·                     Swedish – När all sanning är känd och allt som är känt är sanningen , vet den vise mannen att det inte finns någon gud
·                     English – When all truth is known and all that is known is the truth, the wise man knows that there is no god

Ok, one was pretty much perfect (the capitalisation of “god” doesn’t really matter) and some sexism crept in via the English in the other, but they are both essentially correct.  Why the dog’s breakfast with Latin?

Swedish and English are both from the same root languages (via the Angles and Saxons) so perhaps we could try a completely different one?  I happen to know a bit of Thai also, note that while Thai does borrow some Sanskrit and Pali words, via its Buddhist heritage, the majority of common words are of Austric origin.

·                     English – A wise man knows that god does not exist
·                     Thai – คนฉลาด รู้ว่า พระเจ้า ไม่ได้อยู่
·                     English – A wise man knows that God does not exist

And:

·                     English – When all truth is known and all that is known is truth, the wise shall know that there is no god
·                     Thai – เมื่อ ความจริง ทั้งหมด เป็นที่รู้จักกัน และสิ่งที่ เป็นที่รู้จักกัน เป็น ความจริง คนที่ฉลาดจะ รู้ว่า ไม่มีพระเจ้าอื่นใด
·                     English – When the truth is known and what is known is the fact that intelligent people will realize that there is no God .
·                     Thai – เมื่อ ความจริง เป็นที่รู้จักกัน และสิ่งที่ เป็นที่รู้จักกัน เป็นความจริงที่ คนฉลาด จะรู้ว่า ไม่มีพระเจ้า
·                     English – When the truth is known and what is known . It is true that the wise man knows no God .
·                     Thai – เมื่อ ความจริง เป็นที่รู้จักกัน และสิ่งที่ เป็นที่รู้จักกัน มันเป็นความจริง ที่ คนฉลาดรู้ว่า ไม่มี พระเจ้า
·                     English – When the truth is known and what is known . It is true that the wise man knows no God

Now with the more wankery-rich motto Google clearly struggles due to the lack of punctuation in Thai, so a human might need to get in there to change a word or two to tie the concept of truth back to what is known (delete มัน and the space before มัน, and possibly replace the last ที่ with ก็), but it’s not the complete cock-up observed with Latin.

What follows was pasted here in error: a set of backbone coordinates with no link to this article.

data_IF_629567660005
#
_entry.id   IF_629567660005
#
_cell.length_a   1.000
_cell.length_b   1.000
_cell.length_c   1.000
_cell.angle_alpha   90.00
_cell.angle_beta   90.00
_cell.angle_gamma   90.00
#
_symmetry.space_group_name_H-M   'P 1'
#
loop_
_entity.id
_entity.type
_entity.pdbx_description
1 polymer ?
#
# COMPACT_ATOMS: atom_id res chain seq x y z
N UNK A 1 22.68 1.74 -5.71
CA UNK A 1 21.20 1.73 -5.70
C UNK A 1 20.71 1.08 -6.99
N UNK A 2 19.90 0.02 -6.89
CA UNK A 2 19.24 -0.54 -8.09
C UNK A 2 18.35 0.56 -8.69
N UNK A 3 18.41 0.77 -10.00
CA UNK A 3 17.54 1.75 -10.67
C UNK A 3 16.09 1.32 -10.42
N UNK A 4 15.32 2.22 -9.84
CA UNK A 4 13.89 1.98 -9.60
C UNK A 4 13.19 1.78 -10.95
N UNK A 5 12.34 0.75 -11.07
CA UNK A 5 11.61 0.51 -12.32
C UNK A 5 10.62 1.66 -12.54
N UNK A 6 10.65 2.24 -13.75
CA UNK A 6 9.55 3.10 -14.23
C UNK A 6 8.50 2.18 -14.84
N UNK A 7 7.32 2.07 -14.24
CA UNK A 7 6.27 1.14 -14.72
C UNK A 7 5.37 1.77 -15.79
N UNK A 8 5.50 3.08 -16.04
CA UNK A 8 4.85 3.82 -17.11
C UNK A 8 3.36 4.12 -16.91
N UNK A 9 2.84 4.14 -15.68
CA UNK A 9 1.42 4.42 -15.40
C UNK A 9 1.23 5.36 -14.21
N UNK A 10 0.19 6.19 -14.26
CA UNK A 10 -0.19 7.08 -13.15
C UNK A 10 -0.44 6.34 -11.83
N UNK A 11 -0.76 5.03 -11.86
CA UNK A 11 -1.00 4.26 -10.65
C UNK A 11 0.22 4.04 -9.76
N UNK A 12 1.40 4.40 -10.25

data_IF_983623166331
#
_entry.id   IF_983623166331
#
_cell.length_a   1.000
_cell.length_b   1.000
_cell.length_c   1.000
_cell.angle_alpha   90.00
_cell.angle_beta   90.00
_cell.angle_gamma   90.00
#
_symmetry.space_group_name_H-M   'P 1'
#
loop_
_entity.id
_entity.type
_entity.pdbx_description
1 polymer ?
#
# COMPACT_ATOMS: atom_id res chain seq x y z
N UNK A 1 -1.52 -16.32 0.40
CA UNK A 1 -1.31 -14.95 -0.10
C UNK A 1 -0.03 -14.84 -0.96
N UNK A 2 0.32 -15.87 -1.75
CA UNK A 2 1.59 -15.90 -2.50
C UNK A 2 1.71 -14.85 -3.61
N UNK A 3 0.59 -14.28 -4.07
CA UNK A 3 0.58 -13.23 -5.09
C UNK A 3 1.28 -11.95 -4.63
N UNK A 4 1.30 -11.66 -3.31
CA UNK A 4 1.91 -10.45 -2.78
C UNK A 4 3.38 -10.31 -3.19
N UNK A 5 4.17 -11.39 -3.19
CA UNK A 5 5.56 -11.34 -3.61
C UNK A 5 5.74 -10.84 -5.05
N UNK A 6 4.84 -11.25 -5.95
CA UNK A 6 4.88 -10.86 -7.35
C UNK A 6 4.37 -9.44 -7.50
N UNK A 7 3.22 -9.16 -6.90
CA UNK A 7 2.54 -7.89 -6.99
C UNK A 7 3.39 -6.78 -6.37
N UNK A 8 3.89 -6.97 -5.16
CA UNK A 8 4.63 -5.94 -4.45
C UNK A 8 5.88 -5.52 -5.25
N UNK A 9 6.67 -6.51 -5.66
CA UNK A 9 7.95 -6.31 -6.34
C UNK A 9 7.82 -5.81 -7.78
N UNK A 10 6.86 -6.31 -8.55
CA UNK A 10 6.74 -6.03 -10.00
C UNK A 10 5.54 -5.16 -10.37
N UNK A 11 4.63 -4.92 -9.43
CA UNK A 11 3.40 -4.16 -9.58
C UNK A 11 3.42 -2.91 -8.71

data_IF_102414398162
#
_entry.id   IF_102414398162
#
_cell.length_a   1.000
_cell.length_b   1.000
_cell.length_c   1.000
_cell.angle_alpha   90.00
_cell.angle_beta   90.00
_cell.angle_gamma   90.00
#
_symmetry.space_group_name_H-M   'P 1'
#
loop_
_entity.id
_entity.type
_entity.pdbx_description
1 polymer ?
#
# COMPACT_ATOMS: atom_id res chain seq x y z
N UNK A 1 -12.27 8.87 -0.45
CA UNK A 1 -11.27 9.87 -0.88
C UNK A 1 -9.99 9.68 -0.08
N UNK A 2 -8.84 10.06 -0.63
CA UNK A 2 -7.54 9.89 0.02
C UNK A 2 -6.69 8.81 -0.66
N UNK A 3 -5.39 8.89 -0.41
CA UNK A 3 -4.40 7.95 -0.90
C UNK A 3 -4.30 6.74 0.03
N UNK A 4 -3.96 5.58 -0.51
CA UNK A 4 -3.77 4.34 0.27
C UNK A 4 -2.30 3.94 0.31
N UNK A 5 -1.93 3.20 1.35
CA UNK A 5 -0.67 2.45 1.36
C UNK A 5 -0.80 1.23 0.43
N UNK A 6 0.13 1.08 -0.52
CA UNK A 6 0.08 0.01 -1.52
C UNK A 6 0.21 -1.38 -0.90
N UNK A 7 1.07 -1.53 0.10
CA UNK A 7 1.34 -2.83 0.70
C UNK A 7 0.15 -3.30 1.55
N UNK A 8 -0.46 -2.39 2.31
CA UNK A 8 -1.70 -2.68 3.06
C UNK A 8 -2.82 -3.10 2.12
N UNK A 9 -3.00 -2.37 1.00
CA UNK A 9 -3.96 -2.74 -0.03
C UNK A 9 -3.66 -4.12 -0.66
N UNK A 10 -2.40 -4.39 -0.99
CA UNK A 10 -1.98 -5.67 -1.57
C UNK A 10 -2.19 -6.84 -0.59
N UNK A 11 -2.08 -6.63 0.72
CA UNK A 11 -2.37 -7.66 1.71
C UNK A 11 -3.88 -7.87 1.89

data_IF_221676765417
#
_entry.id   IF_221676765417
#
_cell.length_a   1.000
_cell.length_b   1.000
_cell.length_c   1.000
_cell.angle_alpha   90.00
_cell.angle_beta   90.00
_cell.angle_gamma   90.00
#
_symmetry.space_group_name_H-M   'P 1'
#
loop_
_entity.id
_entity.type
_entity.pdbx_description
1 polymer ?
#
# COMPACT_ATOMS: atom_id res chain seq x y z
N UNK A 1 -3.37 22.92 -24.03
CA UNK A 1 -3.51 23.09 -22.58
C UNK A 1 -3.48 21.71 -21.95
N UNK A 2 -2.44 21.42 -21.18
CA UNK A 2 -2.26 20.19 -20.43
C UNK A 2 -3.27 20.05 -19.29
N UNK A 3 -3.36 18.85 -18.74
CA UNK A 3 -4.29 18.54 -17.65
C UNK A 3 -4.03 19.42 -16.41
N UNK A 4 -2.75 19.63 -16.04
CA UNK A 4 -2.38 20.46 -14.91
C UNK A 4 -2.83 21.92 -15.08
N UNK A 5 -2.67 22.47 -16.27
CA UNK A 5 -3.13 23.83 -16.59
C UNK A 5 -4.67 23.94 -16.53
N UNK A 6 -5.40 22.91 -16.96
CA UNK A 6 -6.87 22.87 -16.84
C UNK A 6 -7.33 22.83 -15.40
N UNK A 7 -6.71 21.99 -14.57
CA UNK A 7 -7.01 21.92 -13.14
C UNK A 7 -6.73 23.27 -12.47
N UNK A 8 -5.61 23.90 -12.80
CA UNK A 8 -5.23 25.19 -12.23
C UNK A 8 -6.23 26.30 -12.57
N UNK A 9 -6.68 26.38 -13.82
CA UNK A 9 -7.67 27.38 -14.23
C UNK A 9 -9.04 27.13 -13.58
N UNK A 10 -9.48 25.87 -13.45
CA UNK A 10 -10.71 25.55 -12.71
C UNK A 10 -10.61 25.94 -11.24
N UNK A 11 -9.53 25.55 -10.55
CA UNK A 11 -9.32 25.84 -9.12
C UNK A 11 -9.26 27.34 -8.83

So why does this happen with Latin?  My suspicion, and it’s only a suspicion, is that Latin has been used for in the rough order of two thousand years to discuss god related stuff and there are biases in its use that prevent complex phrases which convey that god does not exist.  Note that this does not stop very simple phrases from expressing the concept, or is there:

·                     English – There is no god
·                     Latin – Non est deus
·                     English – There is
·                     Latin – est
·                     English – The
·                     Latin – est

What?  Ok, how about this:

·                     English – god does not exist
·                     Latin – deus non est,
·                     English – God does not exist ,
·                     Latin – Deus non est ,
·                     English – God is not ,
·                     Latin – Deus autem non est ,
·                     English – He is not God,
·                     Latin – Et non est Deus ,
·                     English – And there is no God ,
·                     Latin – Et non est ultra Deus ,
·                     English – And there is no God ,

For some reason it wants to add in the “et”.  Let’s look what happens when we take that out:

·                     Latin – Non est ultra Deus
·                     English – There is no God
·                     Latin – Non est Deus,
·                     English – There is no God ,
·                     Latin – Non est Deus ,
·                     English – There is no God ,

Take out the comma and remove the capitalisation of “deus” and we are soon back to a string that ends up flipping between “the” and “est”.

The lesson on this, apparently, is that if an athiest wants a motto that is full to the brim with wankery, he or she should stick with Swedish or Thai and avoid Latin altogether.

Or not rely on Google.